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Space Force awards SpaceX, ULA with $2.5 billion for 21 launches


A SpaceX Falcon Heavy rocket launches on its mission with a classified payload for the U.S. Space Force at Cape Canaveral, Florida, U.S., November 1, 2022.

Steve Nesius | Reuters

The U.S. Space Force assigned 21 rocket launches to SpaceX and United Launch Alliance, worth about $2.5 billion in total, the military branch told CNBC.

Space Force’s Space Systems Command on Tuesday announced the mission assignments, which represent the last round of orders under a multi-year program called National Security Space Launch (NSSL) Phase 2.

The final batch of assignments were split almost evenly, according to Col. Doug Pentecost, the deputy program executive officer of the Space Force’s Space Systems Command: ULA received 11 missions, valued at $1.3 billion, and SpaceX received 10 missions, valued at $1.23 billion.

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Space Systems Command said the missions are scheduled to launch over the next two to three years. ULA, a joint venture of Boeing and Lockheed Martin, will use its soon-to-debut Vulcan rocket for the 11 missions, while SpaceX will fly seven missions with its Falcon 9 rocket and three missions with its Falcon Heavy rocket.

SpaceX adds market share

The Falcon Heavy rocket for the USSF-44 mission rolls out to the launchpad on Oct. 31, 2022.

SpaceX

Space Force expanded the NSSL Phase 2 program significantly since naming SpaceX and ULA as its two launch providers in 2020.

Originally, Phase 2 was to consist of 34 missions. Space Force had previously announced that of mission assignments, 60% would go to ULA and 40% to SpaceX.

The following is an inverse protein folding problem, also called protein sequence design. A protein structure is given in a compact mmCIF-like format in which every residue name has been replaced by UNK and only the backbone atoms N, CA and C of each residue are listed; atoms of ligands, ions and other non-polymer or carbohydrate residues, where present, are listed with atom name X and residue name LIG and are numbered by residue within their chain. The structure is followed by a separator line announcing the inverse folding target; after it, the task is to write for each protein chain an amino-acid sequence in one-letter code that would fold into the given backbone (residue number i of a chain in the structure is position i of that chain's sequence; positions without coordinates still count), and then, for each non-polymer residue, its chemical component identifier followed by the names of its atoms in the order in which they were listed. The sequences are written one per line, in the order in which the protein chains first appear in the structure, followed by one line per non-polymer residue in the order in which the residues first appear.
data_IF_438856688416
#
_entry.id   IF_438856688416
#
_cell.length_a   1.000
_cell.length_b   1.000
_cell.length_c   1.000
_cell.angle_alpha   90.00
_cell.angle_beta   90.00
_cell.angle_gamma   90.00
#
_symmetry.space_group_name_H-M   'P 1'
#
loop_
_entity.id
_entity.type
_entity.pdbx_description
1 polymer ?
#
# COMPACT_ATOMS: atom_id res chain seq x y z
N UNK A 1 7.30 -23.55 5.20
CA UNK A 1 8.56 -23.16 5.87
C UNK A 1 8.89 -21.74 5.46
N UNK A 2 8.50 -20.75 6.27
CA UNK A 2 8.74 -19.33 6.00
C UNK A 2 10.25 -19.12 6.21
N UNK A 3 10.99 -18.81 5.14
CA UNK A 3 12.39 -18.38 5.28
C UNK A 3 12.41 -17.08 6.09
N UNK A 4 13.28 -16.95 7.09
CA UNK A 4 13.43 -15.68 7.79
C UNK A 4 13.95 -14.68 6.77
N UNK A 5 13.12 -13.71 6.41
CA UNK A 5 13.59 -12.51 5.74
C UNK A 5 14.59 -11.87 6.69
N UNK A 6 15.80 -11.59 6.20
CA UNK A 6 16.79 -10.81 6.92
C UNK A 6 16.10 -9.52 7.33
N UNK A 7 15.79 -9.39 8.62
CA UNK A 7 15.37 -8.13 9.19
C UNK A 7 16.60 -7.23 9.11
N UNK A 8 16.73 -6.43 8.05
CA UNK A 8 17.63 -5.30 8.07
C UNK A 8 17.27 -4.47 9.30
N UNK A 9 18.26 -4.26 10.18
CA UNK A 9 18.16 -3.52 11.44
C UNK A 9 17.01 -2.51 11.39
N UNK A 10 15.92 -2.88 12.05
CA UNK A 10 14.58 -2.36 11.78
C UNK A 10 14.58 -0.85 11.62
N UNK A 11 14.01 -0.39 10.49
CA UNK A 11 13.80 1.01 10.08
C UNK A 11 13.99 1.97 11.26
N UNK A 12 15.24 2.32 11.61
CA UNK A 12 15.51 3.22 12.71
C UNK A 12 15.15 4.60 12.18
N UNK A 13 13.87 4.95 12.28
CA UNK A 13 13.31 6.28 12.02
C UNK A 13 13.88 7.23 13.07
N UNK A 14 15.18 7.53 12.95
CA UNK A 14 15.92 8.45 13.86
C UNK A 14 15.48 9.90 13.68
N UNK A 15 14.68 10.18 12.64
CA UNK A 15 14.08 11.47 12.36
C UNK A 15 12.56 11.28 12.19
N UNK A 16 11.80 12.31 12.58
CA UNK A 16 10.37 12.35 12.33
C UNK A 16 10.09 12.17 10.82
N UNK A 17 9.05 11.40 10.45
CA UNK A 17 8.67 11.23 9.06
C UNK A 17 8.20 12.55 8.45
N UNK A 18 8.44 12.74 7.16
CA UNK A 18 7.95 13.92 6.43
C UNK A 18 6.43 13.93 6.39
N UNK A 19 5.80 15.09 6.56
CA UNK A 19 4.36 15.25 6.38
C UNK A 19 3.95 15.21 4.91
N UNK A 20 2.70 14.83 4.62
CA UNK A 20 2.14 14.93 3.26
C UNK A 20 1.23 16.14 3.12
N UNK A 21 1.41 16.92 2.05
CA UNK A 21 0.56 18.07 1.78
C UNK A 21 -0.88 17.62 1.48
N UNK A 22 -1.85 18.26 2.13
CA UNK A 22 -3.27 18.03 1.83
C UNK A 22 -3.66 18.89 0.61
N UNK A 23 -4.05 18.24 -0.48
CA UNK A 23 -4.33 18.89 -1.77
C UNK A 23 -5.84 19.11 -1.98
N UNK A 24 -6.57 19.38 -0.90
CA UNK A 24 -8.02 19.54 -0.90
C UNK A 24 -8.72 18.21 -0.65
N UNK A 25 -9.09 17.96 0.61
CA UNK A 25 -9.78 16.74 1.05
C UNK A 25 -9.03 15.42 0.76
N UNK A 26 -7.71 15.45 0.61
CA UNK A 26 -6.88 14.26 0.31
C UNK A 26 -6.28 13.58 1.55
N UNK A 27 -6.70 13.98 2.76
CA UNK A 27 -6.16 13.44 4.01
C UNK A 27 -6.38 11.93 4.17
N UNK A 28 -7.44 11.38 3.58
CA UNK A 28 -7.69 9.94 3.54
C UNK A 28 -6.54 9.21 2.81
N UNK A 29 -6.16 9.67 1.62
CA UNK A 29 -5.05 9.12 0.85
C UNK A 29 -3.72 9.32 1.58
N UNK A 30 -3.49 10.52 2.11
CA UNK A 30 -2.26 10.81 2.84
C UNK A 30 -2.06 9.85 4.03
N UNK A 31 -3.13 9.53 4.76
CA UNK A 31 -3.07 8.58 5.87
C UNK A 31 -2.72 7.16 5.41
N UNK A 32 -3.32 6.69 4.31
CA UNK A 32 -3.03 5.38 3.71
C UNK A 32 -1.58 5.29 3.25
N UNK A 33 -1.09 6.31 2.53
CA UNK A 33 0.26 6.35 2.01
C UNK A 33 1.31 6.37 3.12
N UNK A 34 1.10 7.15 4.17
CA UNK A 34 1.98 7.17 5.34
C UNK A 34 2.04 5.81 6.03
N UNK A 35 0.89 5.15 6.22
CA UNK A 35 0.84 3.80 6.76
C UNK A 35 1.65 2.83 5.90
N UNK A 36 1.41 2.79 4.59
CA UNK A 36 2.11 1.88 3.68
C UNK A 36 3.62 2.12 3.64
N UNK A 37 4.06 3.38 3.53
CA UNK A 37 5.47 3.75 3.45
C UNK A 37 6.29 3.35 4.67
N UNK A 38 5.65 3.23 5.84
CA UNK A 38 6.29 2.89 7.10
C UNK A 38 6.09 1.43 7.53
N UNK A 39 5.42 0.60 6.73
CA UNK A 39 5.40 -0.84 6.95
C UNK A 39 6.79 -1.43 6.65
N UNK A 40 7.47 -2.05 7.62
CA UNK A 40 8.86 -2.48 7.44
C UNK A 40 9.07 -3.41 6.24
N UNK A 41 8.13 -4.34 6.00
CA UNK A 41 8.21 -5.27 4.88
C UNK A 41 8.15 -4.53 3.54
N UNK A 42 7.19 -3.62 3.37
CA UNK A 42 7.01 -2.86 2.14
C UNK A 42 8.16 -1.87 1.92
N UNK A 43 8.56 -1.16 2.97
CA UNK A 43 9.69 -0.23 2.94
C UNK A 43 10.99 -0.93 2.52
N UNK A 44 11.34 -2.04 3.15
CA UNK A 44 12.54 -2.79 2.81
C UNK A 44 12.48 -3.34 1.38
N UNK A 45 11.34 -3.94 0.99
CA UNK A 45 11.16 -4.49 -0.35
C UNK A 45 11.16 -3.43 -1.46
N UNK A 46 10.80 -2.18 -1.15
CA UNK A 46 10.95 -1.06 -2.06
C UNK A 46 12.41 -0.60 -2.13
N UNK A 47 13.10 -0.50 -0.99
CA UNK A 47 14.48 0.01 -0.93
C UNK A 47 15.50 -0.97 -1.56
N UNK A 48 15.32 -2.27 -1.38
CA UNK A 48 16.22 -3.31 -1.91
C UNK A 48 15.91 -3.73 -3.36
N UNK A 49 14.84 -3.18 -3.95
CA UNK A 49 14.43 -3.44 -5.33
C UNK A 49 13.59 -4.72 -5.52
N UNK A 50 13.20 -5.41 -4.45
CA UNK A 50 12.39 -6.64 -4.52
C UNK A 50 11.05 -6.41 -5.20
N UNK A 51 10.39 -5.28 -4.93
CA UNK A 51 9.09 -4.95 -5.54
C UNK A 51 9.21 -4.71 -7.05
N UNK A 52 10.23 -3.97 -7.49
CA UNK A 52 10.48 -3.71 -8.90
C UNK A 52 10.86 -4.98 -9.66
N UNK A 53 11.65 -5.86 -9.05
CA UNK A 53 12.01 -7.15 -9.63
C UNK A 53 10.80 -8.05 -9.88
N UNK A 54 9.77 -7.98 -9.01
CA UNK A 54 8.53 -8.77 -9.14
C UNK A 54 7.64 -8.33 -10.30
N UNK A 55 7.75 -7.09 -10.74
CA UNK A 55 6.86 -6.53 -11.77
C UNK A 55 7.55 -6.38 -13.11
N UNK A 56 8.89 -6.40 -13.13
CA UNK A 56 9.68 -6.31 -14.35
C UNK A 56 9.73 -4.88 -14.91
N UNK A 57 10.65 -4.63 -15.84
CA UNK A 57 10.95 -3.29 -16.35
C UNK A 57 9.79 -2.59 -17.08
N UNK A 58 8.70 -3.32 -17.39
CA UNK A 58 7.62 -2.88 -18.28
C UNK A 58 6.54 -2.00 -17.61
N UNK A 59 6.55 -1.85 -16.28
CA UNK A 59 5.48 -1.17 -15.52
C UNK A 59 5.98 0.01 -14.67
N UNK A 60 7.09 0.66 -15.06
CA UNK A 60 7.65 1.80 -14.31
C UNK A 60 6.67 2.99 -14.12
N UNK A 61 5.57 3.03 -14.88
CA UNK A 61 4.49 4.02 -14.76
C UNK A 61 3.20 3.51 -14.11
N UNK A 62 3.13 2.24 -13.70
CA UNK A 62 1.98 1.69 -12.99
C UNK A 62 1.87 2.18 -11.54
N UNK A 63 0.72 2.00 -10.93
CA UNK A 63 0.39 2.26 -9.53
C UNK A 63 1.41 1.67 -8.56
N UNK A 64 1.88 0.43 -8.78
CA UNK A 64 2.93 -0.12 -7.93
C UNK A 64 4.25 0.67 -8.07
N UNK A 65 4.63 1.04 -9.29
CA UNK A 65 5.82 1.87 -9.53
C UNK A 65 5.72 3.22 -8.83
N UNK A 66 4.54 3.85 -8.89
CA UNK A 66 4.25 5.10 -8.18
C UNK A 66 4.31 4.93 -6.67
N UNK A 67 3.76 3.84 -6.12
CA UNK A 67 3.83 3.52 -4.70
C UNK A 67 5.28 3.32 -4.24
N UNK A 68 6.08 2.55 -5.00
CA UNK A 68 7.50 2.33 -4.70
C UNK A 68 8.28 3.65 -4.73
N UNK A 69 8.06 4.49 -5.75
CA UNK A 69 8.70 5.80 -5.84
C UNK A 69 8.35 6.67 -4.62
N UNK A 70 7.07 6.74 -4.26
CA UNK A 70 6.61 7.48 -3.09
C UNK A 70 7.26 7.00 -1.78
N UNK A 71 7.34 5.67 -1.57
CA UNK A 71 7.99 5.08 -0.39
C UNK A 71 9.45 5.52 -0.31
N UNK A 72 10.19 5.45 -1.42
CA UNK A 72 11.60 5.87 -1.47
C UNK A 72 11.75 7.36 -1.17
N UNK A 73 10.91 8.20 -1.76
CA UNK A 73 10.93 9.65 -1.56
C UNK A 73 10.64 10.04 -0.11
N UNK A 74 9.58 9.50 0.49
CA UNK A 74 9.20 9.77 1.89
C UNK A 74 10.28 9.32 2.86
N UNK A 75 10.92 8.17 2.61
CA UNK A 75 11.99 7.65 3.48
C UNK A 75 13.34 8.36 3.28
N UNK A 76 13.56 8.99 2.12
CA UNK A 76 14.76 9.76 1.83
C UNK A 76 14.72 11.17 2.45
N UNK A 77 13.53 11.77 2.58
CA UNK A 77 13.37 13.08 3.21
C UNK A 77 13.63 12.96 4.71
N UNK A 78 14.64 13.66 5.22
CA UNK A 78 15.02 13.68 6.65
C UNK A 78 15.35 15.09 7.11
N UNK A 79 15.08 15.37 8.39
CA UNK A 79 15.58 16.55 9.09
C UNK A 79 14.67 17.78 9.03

But increased demand for national security launches grew Phase 2, and Space Force has assigned 48 missions over the course of the program. In the end, Phase 2 was closer to an even split, with Elon Musk’s company receiving contracts for 22 missions to ULA’s 26 missions – or 46% share to 54%.

Pentecost said in a statement to CNBC that Space Force assigned more missions to SpaceX than previously expected “based on the Government assessment of readiness.”

“It is imperative to rapidly deliver critical space capabilities to the Joint Warfighter as soon as they are ready to be launched – we cannot leave capability sitting on the ground,” he said.

SpaceX’s Falcon 9 and Falcon Heavy rockets are operational and certified to fly national security launches, while ULA’s Vulcan has yet to launch to orbit and receive Space Force certification.

The final Phase 2 assignments come as Space Force prepares to ramp up the NSSL program even further with Phase 3. The military agency this year kicked off the process to buy an estimated 90 launches in the next round.

Pentecost’s division will soon begin the process of reviewing companies’ Phase 3 bids and expects to announce the winners next October.



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